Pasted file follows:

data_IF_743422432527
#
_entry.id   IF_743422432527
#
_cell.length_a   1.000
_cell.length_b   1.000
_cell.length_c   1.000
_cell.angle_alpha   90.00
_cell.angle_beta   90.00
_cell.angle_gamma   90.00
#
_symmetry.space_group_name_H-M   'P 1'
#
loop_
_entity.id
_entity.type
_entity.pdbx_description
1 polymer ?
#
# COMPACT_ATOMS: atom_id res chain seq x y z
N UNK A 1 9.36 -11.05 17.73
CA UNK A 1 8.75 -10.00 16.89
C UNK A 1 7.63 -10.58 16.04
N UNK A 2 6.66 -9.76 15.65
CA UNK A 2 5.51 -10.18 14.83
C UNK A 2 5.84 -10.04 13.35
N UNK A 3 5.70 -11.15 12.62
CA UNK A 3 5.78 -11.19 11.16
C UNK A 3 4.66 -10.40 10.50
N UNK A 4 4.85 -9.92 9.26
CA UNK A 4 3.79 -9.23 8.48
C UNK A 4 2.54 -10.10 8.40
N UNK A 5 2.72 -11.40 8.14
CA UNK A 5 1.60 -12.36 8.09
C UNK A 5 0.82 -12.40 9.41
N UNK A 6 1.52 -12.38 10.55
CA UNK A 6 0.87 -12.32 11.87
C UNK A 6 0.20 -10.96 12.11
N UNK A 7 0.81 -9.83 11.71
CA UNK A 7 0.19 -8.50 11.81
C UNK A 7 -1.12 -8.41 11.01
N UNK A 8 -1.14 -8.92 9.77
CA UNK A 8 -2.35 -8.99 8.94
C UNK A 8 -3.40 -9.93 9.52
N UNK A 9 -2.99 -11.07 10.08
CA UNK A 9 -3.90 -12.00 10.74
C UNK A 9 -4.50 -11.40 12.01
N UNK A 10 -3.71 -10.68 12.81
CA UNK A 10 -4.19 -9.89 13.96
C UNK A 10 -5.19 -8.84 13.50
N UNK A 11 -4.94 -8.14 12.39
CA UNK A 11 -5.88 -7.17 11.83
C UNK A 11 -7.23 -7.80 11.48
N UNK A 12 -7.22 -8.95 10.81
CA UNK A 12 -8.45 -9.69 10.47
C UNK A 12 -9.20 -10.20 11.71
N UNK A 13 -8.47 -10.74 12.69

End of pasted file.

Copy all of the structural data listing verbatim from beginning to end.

data_IF_743422432527
#
_entry.id   IF_743422432527
#
_cell.length_a   1.000
_cell.length_b   1.000
_cell.length_c   1.000
_cell.angle_alpha   90.00
_cell.angle_beta   90.00
_cell.angle_gamma   90.00
#
_symmetry.space_group_name_H-M   'P 1'
#
loop_
_entity.id
_entity.type
_entity.pdbx_description
1 polymer ?
#
# COMPACT_ATOMS: atom_id res chain seq x y z
N UNK A 1 9.36 -11.05 17.73
CA UNK A 1 8.75 -10.00 16.89
C UNK A 1 7.63 -10.58 16.04
N UNK A 2 6.66 -9.76 15.65
CA UNK A 2 5.51 -10.18 14.83
C UNK A 2 5.84 -10.04 13.35
N UNK A 3 5.70 -11.15 12.62
CA UNK A 3 5.78 -11.19 11.16
C UNK A 3 4.66 -10.40 10.50
N UNK A 4 4.85 -9.92 9.26
CA UNK A 4 3.79 -9.23 8.48
C UNK A 4 2.54 -10.10 8.40
N UNK A 5 2.72 -11.40 8.14
CA UNK A 5 1.60 -12.36 8.09
C UNK A 5 0.82 -12.40 9.41
N UNK A 6 1.52 -12.38 10.55
CA UNK A 6 0.87 -12.32 11.87
C UNK A 6 0.20 -10.96 12.11
N UNK A 7 0.81 -9.83 11.71
CA UNK A 7 0.19 -8.50 11.81
C UNK A 7 -1.12 -8.41 11.01
N UNK A 8 -1.14 -8.92 9.77
CA UNK A 8 -2.35 -8.99 8.94
C UNK A 8 -3.40 -9.93 9.52
N UNK A 9 -2.99 -11.07 10.08
CA UNK A 9 -3.90 -12.00 10.74
C UNK A 9 -4.50 -11.40 12.01
N UNK A 10 -3.71 -10.68 12.81
CA UNK A 10 -4.19 -9.89 13.96
C UNK A 10 -5.19 -8.84 13.50
N UNK A 11 -4.94 -8.14 12.39
CA UNK A 11 -5.88 -7.17 11.83
C UNK A 11 -7.23 -7.80 11.48
N UNK A 12 -7.22 -8.95 10.81
CA UNK A 12 -8.45 -9.69 10.47
C UNK A 12 -9.20 -10.20 11.71
N UNK A 13 -8.47 -10.74 12.69